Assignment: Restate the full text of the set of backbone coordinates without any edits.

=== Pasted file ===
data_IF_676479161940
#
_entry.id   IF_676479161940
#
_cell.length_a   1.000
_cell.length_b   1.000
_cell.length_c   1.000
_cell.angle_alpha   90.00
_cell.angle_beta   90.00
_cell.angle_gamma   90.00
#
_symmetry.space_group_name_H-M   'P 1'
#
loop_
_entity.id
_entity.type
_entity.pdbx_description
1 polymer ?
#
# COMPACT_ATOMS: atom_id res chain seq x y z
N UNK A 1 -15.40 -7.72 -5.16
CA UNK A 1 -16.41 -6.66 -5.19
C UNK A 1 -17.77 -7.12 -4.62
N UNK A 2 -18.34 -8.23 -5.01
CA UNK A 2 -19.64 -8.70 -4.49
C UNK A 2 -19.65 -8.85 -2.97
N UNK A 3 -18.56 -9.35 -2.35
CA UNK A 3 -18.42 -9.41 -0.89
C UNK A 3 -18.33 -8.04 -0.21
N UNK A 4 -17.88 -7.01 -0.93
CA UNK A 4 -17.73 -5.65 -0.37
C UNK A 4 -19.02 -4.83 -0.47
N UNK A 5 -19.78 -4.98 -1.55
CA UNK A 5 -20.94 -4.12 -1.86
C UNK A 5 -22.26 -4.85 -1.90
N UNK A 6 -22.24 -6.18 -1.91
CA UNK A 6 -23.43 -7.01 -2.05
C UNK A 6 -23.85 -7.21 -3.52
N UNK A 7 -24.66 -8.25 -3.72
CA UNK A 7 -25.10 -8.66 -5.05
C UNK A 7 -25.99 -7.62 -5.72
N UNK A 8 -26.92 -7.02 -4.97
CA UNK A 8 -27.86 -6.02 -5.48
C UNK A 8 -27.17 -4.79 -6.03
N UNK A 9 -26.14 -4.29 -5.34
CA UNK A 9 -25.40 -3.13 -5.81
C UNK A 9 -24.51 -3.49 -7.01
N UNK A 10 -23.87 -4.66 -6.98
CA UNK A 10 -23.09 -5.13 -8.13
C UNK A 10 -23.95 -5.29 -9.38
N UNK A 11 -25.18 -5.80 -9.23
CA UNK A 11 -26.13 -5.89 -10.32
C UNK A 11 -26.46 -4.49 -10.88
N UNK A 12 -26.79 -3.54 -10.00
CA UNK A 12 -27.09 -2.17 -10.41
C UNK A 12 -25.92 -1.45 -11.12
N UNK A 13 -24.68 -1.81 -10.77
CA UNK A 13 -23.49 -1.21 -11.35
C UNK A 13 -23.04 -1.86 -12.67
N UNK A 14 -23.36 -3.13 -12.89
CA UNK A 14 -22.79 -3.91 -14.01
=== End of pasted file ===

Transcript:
data_IF_676479161940
#
_entry.id   IF_676479161940
#
_cell.length_a   1.000
_cell.length_b   1.000
_cell.length_c   1.000
_cell.angle_alpha   90.00
_cell.angle_beta   90.00
_cell.angle_gamma   90.00
#
_symmetry.space_group_name_H-M   'P 1'
#
loop_
_entity.id
_entity.type
_entity.pdbx_description
1 polymer ?
#
# COMPACT_ATOMS: atom_id res chain seq x y z
N UNK A 1 -15.40 -7.72 -5.16
CA UNK A 1 -16.41 -6.66 -5.19
C UNK A 1 -17.77 -7.12 -4.62
N UNK A 2 -18.34 -8.23 -5.01
CA UNK A 2 -19.64 -8.70 -4.49
C UNK A 2 -19.65 -8.85 -2.97
N UNK A 3 -18.56 -9.35 -2.35
CA UNK A 3 -18.42 -9.41 -0.89
C UNK A 3 -18.33 -8.04 -0.21
N UNK A 4 -17.88 -7.01 -0.93
CA UNK A 4 -17.73 -5.65 -0.37
C UNK A 4 -19.02 -4.83 -0.47
N UNK A 5 -19.78 -4.98 -1.55
CA UNK A 5 -20.94 -4.12 -1.86
C UNK A 5 -22.26 -4.85 -1.90
N UNK A 6 -22.24 -6.18 -1.91
CA UNK A 6 -23.43 -7.01 -2.05
C UNK A 6 -23.85 -7.21 -3.52
N UNK A 7 -24.66 -8.25 -3.72
CA UNK A 7 -25.10 -8.66 -5.05
C UNK A 7 -25.99 -7.62 -5.72
N UNK A 8 -26.92 -7.02 -4.97
CA UNK A 8 -27.86 -6.02 -5.48
C UNK A 8 -27.17 -4.79 -6.03
N UNK A 9 -26.14 -4.29 -5.34
CA UNK A 9 -25.40 -3.13 -5.81
C UNK A 9 -24.51 -3.49 -7.01
N UNK A 10 -23.87 -4.66 -6.98
CA UNK A 10 -23.09 -5.13 -8.13
C UNK A 10 -23.95 -5.29 -9.38
N UNK A 11 -25.18 -5.80 -9.23
CA UNK A 11 -26.13 -5.89 -10.32
C UNK A 11 -26.46 -4.49 -10.88
N UNK A 12 -26.79 -3.54 -10.00
CA UNK A 12 -27.09 -2.17 -10.41
C UNK A 12 -25.92 -1.45 -11.12
N UNK A 13 -24.68 -1.81 -10.77
CA UNK A 13 -23.49 -1.21 -11.35
C UNK A 13 -23.04 -1.86 -12.67
N UNK A 14 -23.36 -3.13 -12.89
CA UNK A 14 -22.79 -3.91 -14.01